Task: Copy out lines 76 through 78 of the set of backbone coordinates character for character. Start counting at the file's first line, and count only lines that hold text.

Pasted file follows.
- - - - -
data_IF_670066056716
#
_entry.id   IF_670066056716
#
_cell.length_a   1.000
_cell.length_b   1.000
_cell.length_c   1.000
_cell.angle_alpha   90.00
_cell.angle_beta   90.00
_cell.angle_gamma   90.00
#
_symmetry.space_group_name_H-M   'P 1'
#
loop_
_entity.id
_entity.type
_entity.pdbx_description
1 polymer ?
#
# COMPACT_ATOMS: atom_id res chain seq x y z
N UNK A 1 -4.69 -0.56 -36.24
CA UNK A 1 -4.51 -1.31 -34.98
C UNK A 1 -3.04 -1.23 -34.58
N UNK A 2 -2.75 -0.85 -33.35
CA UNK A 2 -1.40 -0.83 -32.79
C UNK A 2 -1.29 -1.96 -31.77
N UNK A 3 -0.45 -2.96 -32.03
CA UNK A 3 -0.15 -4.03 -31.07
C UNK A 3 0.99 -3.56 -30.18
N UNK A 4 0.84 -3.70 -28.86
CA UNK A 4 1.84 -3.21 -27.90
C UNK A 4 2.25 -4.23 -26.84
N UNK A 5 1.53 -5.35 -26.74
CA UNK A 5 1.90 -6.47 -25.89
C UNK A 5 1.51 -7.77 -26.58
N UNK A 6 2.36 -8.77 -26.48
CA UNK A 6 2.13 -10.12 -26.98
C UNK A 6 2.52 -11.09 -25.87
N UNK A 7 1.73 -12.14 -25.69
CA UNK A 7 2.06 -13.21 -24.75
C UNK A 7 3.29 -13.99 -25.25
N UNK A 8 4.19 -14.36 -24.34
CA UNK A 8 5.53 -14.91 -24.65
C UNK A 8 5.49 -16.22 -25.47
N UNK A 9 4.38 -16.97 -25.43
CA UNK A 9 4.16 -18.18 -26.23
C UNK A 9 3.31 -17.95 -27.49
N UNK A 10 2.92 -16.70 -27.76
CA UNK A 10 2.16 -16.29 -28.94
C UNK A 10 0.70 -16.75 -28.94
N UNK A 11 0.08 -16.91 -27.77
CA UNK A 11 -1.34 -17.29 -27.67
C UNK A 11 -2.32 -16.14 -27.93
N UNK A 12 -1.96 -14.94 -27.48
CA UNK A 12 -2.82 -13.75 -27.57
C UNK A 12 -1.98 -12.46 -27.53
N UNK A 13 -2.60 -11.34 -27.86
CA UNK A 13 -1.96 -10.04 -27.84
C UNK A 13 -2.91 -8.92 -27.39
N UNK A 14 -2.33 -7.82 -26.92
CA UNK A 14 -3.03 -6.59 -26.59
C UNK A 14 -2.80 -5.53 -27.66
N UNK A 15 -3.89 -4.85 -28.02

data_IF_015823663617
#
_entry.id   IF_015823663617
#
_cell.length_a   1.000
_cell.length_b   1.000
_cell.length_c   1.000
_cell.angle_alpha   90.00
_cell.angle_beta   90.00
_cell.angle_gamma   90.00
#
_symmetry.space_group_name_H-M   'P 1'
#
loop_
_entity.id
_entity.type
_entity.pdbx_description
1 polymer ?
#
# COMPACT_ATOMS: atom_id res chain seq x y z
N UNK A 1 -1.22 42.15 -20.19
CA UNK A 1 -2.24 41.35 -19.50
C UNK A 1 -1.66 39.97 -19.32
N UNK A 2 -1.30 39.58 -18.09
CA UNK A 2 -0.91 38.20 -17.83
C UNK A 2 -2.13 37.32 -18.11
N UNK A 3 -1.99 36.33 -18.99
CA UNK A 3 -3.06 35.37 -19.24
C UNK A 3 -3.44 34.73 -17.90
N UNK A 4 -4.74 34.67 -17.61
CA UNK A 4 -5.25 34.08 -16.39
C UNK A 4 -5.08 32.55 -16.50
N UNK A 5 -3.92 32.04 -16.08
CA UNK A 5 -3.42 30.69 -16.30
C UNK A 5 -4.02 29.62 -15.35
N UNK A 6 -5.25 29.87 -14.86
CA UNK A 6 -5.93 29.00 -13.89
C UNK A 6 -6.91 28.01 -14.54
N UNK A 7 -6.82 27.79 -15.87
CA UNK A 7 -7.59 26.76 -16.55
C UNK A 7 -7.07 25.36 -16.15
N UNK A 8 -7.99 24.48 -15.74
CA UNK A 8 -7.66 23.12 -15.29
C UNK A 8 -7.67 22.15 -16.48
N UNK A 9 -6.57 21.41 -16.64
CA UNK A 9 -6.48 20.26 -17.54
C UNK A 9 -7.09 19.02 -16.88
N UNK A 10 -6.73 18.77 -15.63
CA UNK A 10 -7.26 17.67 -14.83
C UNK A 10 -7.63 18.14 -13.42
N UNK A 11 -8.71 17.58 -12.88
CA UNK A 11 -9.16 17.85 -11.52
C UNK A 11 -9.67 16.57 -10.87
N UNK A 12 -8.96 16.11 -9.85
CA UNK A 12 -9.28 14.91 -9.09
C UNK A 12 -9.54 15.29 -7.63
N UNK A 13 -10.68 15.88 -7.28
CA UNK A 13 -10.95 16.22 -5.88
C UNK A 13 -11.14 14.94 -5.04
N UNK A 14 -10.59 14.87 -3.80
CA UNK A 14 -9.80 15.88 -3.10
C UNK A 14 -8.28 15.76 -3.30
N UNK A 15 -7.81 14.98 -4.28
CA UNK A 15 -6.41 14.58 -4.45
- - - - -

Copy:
#
loop_
_entity.id